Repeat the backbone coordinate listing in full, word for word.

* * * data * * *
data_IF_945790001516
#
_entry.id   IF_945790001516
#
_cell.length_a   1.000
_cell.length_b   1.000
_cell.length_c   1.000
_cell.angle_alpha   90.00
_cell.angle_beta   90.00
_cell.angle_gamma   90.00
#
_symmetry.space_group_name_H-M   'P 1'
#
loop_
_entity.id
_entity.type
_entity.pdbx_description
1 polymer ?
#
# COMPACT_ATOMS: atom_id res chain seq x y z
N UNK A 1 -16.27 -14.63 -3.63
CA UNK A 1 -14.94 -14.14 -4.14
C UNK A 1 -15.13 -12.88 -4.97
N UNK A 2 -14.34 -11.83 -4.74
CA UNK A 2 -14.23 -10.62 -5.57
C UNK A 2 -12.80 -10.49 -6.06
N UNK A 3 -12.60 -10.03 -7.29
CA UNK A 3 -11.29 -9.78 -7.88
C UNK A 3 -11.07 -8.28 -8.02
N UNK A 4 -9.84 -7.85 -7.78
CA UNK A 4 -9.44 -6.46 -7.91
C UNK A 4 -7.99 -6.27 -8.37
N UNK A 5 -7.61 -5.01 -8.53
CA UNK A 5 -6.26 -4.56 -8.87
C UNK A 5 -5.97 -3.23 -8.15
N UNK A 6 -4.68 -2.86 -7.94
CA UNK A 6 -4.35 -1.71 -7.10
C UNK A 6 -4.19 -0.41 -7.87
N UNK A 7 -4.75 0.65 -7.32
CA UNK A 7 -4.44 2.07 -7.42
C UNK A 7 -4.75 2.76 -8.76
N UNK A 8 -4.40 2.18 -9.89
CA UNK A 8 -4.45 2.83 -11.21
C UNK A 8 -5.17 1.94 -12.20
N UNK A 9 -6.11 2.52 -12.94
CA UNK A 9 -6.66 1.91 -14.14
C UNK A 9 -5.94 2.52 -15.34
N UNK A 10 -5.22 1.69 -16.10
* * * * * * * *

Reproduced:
data_IF_945790001516
#
_entry.id   IF_945790001516
#
_cell.length_a   1.000
_cell.length_b   1.000
_cell.length_c   1.000
_cell.angle_alpha   90.00
_cell.angle_beta   90.00
_cell.angle_gamma   90.00
#
_symmetry.space_group_name_H-M   'P 1'
#
loop_
_entity.id
_entity.type
_entity.pdbx_description
1 polymer ?
#
# COMPACT_ATOMS: atom_id res chain seq x y z
N UNK A 1 -16.27 -14.63 -3.63
CA UNK A 1 -14.94 -14.14 -4.14
C UNK A 1 -15.13 -12.88 -4.97
N UNK A 2 -14.34 -11.83 -4.74
CA UNK A 2 -14.23 -10.62 -5.57
C UNK A 2 -12.80 -10.49 -6.06
N UNK A 3 -12.60 -10.03 -7.29
CA UNK A 3 -11.29 -9.78 -7.88
C UNK A 3 -11.07 -8.28 -8.02
N UNK A 4 -9.84 -7.85 -7.78
CA UNK A 4 -9.44 -6.46 -7.91
C UNK A 4 -7.99 -6.27 -8.37
N UNK A 5 -7.61 -5.01 -8.53
CA UNK A 5 -6.26 -4.56 -8.87
C UNK A 5 -5.97 -3.23 -8.15
N UNK A 6 -4.68 -2.86 -7.94
CA UNK A 6 -4.35 -1.71 -7.10
C UNK A 6 -4.19 -0.41 -7.87
N UNK A 7 -4.75 0.65 -7.32
CA UNK A 7 -4.44 2.07 -7.42
C UNK A 7 -4.75 2.76 -8.76
N UNK A 8 -4.40 2.18 -9.89
CA UNK A 8 -4.45 2.83 -11.21
C UNK A 8 -5.17 1.94 -12.20
N UNK A 9 -6.11 2.52 -12.94
CA UNK A 9 -6.66 1.91 -14.14
C UNK A 9 -5.94 2.52 -15.34
N UNK A 10 -5.22 1.69 -16.10